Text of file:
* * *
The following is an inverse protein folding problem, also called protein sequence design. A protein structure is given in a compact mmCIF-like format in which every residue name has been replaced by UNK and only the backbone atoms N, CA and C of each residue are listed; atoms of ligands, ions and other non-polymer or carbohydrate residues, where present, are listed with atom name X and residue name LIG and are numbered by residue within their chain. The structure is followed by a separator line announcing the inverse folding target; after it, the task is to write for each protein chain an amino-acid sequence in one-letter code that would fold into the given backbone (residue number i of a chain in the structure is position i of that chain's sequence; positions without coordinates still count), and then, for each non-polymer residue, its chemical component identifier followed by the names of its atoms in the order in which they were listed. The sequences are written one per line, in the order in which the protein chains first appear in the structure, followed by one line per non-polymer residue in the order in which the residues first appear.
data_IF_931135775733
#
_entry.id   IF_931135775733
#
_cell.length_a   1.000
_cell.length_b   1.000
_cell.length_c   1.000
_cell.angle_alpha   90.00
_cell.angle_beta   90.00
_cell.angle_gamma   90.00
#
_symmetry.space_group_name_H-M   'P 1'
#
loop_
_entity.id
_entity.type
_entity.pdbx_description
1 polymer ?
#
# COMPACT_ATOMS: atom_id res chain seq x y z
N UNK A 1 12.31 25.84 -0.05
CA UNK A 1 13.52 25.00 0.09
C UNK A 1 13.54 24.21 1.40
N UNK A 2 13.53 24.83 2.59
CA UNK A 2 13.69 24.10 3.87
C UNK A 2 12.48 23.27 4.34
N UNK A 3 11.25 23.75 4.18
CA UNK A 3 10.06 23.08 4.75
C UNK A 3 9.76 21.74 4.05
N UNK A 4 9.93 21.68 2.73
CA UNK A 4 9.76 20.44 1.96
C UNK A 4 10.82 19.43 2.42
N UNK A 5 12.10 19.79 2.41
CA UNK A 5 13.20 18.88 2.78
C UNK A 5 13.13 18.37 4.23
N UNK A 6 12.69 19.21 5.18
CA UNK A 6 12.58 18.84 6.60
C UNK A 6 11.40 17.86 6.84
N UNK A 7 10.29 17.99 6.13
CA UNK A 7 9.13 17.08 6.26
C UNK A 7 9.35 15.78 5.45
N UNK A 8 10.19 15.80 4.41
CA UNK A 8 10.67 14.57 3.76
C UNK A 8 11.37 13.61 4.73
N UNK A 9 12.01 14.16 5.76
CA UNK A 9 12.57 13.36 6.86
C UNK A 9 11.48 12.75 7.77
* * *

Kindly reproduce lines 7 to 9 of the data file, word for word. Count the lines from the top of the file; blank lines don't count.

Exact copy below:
_cell.length_b   1.000
_cell.length_c   1.000
_cell.angle_alpha   90.00